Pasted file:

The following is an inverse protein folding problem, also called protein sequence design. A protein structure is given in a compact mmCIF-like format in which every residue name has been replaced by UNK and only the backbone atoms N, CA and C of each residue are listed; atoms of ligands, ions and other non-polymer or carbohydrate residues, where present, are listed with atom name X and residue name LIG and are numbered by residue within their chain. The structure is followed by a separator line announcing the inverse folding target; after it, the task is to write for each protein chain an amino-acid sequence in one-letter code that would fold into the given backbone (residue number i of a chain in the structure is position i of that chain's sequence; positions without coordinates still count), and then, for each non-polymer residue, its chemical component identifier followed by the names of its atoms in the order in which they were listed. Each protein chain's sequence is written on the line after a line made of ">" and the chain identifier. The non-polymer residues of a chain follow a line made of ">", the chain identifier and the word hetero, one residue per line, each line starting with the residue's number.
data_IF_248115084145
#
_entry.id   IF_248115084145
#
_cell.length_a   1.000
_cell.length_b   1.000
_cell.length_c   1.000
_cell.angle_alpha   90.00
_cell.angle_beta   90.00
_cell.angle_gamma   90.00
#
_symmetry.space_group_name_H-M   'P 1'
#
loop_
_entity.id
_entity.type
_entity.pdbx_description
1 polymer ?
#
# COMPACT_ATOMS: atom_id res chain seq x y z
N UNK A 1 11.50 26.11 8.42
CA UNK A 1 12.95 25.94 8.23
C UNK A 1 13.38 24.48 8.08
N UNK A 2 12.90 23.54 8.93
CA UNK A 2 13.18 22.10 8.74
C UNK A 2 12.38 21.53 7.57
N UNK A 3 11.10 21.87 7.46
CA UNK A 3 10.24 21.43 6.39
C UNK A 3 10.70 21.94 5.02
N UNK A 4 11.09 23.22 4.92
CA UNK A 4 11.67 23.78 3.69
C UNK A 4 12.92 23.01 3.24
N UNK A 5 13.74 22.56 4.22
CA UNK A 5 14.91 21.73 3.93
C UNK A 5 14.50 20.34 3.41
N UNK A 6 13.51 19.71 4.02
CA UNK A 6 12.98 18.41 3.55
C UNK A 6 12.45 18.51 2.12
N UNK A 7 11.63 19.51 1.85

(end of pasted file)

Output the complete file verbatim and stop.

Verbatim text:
The following is an inverse protein folding problem, also called protein sequence design. A protein structure is given in a compact mmCIF-like format in which every residue name has been replaced by UNK and only the backbone atoms N, CA and C of each residue are listed; atoms of ligands, ions and other non-polymer or carbohydrate residues, where present, are listed with atom name X and residue name LIG and are numbered by residue within their chain. The structure is followed by a separator line announcing the inverse folding target; after it, the task is to write for each protein chain an amino-acid sequence in one-letter code that would fold into the given backbone (residue number i of a chain in the structure is position i of that chain's sequence; positions without coordinates still count), and then, for each non-polymer residue, its chemical component identifier followed by the names of its atoms in the order in which they were listed. Each protein chain's sequence is written on the line after a line made of ">" and the chain identifier. The non-polymer residues of a chain follow a line made of ">", the chain identifier and the word hetero, one residue per line, each line starting with the residue's number.
data_IF_248115084145
#
_entry.id   IF_248115084145
#
_cell.length_a   1.000
_cell.length_b   1.000
_cell.length_c   1.000
_cell.angle_alpha   90.00
_cell.angle_beta   90.00
_cell.angle_gamma   90.00
#
_symmetry.space_group_name_H-M   'P 1'
#
loop_
_entity.id
_entity.type
_entity.pdbx_description
1 polymer ?
#
# COMPACT_ATOMS: atom_id res chain seq x y z
N UNK A 1 11.50 26.11 8.42
CA UNK A 1 12.95 25.94 8.23
C UNK A 1 13.38 24.48 8.08
N UNK A 2 12.90 23.54 8.93
CA UNK A 2 13.18 22.10 8.74
C UNK A 2 12.38 21.53 7.57
N UNK A 3 11.10 21.87 7.46
CA UNK A 3 10.24 21.43 6.39
C UNK A 3 10.70 21.94 5.02
N UNK A 4 11.09 23.22 4.92
CA UNK A 4 11.67 23.78 3.69
C UNK A 4 12.92 23.01 3.24
N UNK A 5 13.74 22.56 4.22
CA UNK A 5 14.91 21.73 3.93
C UNK A 5 14.50 20.34 3.41
N UNK A 6 13.51 19.71 4.02
CA UNK A 6 12.98 18.41 3.55
C UNK A 6 12.45 18.51 2.12
N UNK A 7 11.63 19.51 1.85